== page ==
ASSISTANT SECRETARY RUSSEL: Well, I can speak for the current Administration not a future administration and not for the Malaysians. And I know that I’m speaking for this Administration when I say that from the President to the Secretary of State to the U.S. Trade Representative on down, we are absolutely committed to seeing the agreement through to full ratification, as are all of our partners. The fact of the matter is that Malaysia has something of a jump on us in terms of approving the deal. And when the President visits Vietnam, I have no doubt that TPP and TPP implementation will be an issue for discussion.

What TPP allows us to do, in Vietnam for example, is to enable our small and medium enterprises to do business in places that up until now they haven’t been able to engage. It opens an important market for us by securing necessary protections of intellectual property by securing transparency, and of course, it also strengthens labor standards; it promotes good environmental practices. And I think that Vietnam is a showcase for the benefits that accrue to the United States as well as to Vietnam from this agreement.

MODERATOR: Okay, we had a question here on the left. No, the gentleman behind had a question.

QUESTION: Hi, this is Yuichiro Nishigaki from Jiji Press. I’d like to make a simple question about President’s visit to Hiroshima. And what I’d like to know is what he – what President Obama is going to do in Hiroshima in detail? And especially, is he going to have a meeting with the atomic bomb survivors? That’s my question. Thank you.

MR KRITENBRINK: Sure. No, thank you very much for that. I simply don’t have the details of what he’s going to do, and we don’t have that all worked out yet. But as I mentioned, the President made this decision with the intent of going to Hiroshima to honor all those who were lost during the war, including all those lost in Hiroshima, to demonstrate his commitment to working towards a world without nuclear weapons, and also, as I said, to highlight the amazing progress that we’ve made in our alliance since then.

The message is going to, again, be directed toward honoring all of those lost in the war and on those larger objectives, including working towards a world without nuclear weapons. And everything he will do will be designed to further that objective. I think what we have in mind is a fairly simple, dignified ceremony to do so, but we have not – again, we have not worked out all of the details.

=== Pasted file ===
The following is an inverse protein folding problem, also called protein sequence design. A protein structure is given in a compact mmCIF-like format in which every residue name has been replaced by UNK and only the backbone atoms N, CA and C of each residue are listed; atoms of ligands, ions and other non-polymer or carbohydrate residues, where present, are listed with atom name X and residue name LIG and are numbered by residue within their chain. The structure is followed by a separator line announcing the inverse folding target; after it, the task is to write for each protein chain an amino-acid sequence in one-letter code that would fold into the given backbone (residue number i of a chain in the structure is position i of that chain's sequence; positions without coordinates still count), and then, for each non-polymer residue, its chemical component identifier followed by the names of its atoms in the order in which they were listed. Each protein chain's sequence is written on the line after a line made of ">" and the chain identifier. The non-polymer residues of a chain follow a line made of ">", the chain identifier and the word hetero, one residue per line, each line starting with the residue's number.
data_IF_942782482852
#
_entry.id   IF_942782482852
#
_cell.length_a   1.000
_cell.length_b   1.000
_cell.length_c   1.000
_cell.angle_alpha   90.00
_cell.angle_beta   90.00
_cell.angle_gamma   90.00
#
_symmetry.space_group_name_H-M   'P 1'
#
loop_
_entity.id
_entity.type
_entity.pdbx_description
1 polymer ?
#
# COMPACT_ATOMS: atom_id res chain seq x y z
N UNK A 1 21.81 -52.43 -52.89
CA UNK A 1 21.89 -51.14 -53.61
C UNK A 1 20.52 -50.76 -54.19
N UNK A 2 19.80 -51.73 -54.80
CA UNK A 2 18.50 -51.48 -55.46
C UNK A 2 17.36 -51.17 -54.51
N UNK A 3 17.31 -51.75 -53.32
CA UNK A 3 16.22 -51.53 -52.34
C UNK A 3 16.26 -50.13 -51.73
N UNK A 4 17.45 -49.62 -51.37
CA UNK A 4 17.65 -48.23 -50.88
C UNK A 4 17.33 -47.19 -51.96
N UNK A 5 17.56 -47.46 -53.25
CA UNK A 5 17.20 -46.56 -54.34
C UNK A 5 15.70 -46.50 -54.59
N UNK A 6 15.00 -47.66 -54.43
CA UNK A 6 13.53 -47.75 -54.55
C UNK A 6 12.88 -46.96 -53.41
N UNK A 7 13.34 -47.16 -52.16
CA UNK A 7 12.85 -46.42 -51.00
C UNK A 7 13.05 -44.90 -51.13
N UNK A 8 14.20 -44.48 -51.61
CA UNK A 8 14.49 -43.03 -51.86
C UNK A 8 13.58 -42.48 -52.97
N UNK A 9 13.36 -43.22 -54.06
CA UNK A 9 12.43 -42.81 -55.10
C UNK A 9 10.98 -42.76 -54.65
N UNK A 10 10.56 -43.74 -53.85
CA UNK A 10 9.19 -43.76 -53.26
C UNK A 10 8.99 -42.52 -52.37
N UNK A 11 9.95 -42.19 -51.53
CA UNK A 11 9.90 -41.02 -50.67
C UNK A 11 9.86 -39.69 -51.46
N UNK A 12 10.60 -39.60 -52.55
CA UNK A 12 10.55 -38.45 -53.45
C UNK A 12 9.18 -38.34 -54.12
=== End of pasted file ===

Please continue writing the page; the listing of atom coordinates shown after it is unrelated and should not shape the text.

ASSISTANT SECRETARY RUSSEL: May I add there --

MR KRITENBRINK: Please.

ASSISTANT SECRETARY RUSSEL: -- that both Secretary Kerry, when he visited on the margins of the G7, and I’m sure President Obama are marking through the visit to the Peace Memorial, visit to Hiroshima, our deep respect, their deep respect for all of those who lost their lives, for all of those who suffered in the atomic bombings, in the war, in all theaters, and it’s important to remember that many tens of thousands of Japanese lives were lost in the bombings, many, many Korean lives were lost, the lives of other Asians, and importantly, of U.S. POWs were also lost. And I think that we shouldn’t lose sight of the larger message of respect for the terrible cost of war.

MODERATOR: Okay. Yes, sir, in the center.

MR KRITENBRINK: Could I just --

MODERATOR: Oh, sorry.

MR KRITENBRINK: -- one additional comment I’d like to make. I think as I noted in my opening remarks, the President will make remarks while he’s on the site at the Peace Memorial Park. He doesn’t intend to give a speech, but he does intend to give several minutes of remarks to reflect on the issues that we’ve raised here today, and I wanted to make sure to mention that to you as well.

MODERATOR: Okay, in the center, and then I saw Andrei afterwards.

QUESTION: Thank you so much. Atsushi Okudera with Asahi Shimbun. Thank you. Thank you for doing this. I have a question for two of you, particularly Secretary Russel. I believe you have been – both of you have been very supportive and recommended the President visit to Hiroshima for a long time. From your experience in Japan and the long-time experience working for U.S.-Japan relations, could you share your thought with us why it’s important – you think it’s important for President to visit Hiroshima and Nagasaki as well in the future, and how it is important to both countries’ relations? That’s the first question.

The second one is a quick one. It’s: Do you think the controversial issue, including the decision of the dropping atomic bomb 71 years ago, is coming up – will be spotlighted after President visit this time, or in the future? Thank you so much.

ASSISTANT SECRETARY RUSSEL: Well – I’m sorry. I’ll start, very briefly. The reason I’m going to turn the question over to Dan is because this is not about what we think. This is about what the President think. And I remember as early as 2009 the President saying very clearly in an interview with Japanese media that he would be honored to become the first U.S. president to visit Hiroshima. It’s important because, as the President has said, we have a commitment and a responsibility to lead the world toward a better future and, as I said earlier, to mark respect for all those who lost their lives and suffered in the war. The purpose of the visit is not to re-litigate issues of the past; it’s to build a better future.